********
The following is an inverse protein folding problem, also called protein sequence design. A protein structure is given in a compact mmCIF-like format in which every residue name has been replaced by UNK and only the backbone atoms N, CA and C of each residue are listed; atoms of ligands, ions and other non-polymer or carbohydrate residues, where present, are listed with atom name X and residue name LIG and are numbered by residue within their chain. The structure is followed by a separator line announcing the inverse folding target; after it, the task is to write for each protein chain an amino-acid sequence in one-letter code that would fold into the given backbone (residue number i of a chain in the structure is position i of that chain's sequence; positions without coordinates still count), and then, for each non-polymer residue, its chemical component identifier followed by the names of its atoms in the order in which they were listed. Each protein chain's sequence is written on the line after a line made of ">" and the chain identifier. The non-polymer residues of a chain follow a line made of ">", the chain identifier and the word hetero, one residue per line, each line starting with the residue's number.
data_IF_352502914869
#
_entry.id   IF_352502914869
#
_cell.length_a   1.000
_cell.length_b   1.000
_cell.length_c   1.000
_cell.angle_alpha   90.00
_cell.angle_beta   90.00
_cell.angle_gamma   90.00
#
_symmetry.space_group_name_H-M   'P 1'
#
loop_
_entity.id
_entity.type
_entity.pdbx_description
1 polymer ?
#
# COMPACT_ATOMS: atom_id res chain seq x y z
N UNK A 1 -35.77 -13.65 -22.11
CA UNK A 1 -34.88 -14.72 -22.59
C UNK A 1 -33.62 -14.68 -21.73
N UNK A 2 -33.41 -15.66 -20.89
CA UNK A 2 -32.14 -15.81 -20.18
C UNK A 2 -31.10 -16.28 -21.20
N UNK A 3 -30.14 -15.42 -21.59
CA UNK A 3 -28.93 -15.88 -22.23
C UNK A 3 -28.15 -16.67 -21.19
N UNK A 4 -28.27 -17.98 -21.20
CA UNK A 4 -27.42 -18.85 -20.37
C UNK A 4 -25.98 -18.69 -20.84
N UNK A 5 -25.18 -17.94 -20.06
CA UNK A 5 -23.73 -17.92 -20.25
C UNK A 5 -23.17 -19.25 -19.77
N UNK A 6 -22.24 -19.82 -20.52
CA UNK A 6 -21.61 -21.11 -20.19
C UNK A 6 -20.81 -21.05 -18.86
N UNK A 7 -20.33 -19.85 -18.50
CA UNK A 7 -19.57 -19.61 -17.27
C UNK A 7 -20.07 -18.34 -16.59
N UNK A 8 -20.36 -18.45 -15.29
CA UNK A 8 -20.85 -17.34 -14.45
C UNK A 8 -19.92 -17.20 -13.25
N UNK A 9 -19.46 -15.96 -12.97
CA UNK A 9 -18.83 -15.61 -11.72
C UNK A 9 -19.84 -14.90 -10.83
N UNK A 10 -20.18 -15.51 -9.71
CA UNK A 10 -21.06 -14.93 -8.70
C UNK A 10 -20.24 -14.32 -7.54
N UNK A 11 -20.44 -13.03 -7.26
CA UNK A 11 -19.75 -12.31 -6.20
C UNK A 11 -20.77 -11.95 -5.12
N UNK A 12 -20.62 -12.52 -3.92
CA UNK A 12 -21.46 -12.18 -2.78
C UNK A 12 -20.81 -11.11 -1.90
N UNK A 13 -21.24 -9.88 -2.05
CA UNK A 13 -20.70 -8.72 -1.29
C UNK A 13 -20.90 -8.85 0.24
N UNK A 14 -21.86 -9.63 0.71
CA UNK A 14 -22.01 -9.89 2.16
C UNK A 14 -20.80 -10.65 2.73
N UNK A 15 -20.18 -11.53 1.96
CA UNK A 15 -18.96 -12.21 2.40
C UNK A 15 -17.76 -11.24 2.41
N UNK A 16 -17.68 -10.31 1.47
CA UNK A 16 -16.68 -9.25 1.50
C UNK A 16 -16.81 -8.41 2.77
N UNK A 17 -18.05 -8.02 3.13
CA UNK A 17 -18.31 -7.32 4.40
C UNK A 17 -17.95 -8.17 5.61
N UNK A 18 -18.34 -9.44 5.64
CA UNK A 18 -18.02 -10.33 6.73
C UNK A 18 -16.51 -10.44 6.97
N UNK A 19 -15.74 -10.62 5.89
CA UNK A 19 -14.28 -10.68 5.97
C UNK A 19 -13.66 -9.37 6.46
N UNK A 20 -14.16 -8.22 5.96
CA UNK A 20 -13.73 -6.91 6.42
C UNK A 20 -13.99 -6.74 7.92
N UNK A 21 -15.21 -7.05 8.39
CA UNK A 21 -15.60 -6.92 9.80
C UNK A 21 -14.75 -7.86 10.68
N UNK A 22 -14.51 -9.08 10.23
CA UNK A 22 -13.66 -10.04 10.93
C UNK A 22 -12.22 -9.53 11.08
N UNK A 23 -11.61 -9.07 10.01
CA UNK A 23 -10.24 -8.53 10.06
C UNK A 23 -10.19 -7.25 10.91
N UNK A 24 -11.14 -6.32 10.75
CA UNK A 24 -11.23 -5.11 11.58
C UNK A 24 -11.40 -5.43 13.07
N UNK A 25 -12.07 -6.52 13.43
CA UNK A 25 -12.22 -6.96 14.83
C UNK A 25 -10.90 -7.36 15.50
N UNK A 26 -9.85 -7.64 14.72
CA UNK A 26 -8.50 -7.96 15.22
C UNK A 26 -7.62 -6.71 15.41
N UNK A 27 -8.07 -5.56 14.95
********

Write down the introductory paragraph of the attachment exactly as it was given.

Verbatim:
The following is an inverse protein folding problem, also called protein sequence design. A protein structure is given in a compact mmCIF-like format in which every residue name has been replaced by UNK and only the backbone atoms N, CA and C of each residue are listed; atoms of ligands, ions and other non-polymer or carbohydrate residues, where present, are listed with atom name X and residue name LIG and are numbered by residue within their chain. The structure is followed by a separator line announcing the inverse folding target; after it, the task is to write for each protein chain an amino-acid sequence in one-letter code that would fold into the given backbone (residue number i of a chain in the structure is position i of that chain's sequence; positions without coordinates still count), and then, for each non-polymer residue, its chemical component identifier followed by the names of its atoms in the order in which they were listed. Each protein chain's sequence is written on the line after a line made of ">" and the chain identifier. The non-polymer residues of a chain follow a line made of ">", the chain identifier and the word hetero, one residue per line, each line starting with the residue's number.